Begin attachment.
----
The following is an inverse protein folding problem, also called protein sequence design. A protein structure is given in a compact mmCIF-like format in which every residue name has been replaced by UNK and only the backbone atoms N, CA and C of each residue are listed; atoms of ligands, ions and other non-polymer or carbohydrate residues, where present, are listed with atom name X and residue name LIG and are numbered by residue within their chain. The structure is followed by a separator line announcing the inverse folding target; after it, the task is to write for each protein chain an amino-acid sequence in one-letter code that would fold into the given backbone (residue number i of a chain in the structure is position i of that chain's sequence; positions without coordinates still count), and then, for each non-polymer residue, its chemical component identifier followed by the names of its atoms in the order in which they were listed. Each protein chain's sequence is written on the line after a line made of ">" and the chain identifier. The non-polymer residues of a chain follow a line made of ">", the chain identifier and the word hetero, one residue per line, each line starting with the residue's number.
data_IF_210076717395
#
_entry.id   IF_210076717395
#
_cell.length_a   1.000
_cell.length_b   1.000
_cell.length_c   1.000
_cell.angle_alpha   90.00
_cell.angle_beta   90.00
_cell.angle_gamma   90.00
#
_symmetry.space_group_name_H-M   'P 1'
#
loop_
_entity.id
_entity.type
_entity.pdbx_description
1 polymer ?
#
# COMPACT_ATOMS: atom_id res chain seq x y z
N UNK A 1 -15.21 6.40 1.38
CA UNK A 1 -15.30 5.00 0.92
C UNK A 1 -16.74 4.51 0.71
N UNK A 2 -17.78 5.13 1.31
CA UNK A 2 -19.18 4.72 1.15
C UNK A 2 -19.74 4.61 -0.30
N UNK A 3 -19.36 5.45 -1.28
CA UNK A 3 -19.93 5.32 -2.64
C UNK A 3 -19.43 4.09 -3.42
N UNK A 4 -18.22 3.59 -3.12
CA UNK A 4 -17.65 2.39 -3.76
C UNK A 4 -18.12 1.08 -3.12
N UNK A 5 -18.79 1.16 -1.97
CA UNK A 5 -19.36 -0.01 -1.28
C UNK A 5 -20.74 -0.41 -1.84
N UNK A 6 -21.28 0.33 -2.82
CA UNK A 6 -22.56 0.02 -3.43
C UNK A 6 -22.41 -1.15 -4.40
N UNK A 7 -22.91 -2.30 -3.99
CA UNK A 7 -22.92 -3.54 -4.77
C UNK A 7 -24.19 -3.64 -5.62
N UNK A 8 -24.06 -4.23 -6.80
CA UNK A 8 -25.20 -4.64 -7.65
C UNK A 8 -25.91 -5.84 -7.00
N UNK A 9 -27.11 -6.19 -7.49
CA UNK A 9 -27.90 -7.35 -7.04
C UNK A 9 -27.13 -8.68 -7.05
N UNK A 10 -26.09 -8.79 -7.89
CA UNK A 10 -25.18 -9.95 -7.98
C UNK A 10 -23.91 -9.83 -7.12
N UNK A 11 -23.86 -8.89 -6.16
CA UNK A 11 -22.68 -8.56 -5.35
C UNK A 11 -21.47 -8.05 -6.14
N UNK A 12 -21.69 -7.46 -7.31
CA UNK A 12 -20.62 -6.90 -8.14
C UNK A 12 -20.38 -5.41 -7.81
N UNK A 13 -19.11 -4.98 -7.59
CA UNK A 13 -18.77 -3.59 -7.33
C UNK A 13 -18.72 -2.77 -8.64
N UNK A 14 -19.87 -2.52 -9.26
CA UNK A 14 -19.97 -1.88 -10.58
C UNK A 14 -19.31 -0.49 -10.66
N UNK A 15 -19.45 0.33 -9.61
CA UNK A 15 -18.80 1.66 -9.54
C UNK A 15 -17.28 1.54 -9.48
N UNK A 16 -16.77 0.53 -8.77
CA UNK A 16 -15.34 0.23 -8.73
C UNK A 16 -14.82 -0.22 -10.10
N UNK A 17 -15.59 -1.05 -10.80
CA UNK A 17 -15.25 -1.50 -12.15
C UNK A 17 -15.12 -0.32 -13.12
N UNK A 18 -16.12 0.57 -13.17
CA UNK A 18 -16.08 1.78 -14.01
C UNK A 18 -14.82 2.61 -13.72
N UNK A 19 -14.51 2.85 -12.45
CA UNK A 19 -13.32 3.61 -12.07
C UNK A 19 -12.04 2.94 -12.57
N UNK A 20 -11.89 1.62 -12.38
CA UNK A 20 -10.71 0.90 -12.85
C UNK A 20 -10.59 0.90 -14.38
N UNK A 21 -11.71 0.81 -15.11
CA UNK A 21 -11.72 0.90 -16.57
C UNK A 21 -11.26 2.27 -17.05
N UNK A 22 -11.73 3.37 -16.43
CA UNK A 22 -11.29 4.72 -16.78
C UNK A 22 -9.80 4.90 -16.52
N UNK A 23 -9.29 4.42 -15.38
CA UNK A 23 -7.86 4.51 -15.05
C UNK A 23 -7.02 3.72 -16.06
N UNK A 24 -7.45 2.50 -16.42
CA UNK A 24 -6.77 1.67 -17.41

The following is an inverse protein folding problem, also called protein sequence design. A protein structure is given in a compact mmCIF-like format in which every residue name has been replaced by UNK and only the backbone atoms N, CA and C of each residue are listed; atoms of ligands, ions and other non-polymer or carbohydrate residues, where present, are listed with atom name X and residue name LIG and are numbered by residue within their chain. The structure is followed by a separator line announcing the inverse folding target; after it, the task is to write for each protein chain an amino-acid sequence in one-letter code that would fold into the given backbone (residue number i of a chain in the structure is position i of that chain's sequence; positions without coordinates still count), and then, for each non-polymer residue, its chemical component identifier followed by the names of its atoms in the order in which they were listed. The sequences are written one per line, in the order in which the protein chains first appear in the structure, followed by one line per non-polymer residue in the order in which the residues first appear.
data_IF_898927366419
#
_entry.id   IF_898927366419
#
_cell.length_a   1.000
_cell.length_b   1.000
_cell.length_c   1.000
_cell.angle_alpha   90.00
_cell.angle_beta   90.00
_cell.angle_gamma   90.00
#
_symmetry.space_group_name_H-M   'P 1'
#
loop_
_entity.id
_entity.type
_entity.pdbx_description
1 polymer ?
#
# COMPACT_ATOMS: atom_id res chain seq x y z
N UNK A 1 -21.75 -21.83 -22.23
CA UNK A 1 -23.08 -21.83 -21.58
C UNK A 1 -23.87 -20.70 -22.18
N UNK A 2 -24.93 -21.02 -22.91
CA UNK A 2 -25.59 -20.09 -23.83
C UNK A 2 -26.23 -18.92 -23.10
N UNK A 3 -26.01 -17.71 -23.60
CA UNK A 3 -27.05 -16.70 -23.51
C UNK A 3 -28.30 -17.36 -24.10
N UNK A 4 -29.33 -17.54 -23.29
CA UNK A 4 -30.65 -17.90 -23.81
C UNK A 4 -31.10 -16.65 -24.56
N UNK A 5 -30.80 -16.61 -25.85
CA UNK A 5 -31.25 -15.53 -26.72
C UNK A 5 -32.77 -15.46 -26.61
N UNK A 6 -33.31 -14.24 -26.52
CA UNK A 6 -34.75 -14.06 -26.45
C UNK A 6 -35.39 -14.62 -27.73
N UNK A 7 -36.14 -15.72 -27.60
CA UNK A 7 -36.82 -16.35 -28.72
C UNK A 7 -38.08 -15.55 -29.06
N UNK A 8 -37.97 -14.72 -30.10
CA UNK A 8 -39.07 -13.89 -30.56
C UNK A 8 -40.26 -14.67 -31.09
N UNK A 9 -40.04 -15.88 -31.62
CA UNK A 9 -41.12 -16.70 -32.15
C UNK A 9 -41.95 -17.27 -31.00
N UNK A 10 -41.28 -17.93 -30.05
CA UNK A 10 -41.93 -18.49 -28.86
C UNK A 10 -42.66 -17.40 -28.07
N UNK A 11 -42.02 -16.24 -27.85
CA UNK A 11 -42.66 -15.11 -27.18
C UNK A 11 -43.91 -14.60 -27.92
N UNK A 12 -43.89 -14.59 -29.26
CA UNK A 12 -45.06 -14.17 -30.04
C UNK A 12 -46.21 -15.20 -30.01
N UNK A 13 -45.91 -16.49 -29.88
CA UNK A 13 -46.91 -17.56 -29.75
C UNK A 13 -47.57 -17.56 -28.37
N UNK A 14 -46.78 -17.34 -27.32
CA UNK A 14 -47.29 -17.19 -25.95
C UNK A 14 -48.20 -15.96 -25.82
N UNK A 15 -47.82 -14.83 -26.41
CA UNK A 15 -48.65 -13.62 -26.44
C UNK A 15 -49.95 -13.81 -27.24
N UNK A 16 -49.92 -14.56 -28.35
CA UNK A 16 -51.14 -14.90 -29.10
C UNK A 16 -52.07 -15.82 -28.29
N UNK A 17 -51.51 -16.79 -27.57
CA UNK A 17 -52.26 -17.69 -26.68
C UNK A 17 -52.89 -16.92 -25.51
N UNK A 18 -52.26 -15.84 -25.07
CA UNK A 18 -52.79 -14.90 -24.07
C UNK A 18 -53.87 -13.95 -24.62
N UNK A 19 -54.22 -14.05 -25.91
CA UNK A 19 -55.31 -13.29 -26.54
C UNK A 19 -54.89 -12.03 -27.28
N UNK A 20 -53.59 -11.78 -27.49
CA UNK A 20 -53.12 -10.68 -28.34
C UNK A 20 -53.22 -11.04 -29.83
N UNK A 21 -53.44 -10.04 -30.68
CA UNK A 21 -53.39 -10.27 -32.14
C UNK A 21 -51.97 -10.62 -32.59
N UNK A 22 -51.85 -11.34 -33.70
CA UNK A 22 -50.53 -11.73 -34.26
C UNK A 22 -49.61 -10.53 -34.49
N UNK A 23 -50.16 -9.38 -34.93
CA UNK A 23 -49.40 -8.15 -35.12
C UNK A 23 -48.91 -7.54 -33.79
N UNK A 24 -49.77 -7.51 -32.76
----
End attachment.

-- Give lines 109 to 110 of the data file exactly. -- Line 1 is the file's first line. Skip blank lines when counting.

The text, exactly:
_entity.type
_entity.pdbx_description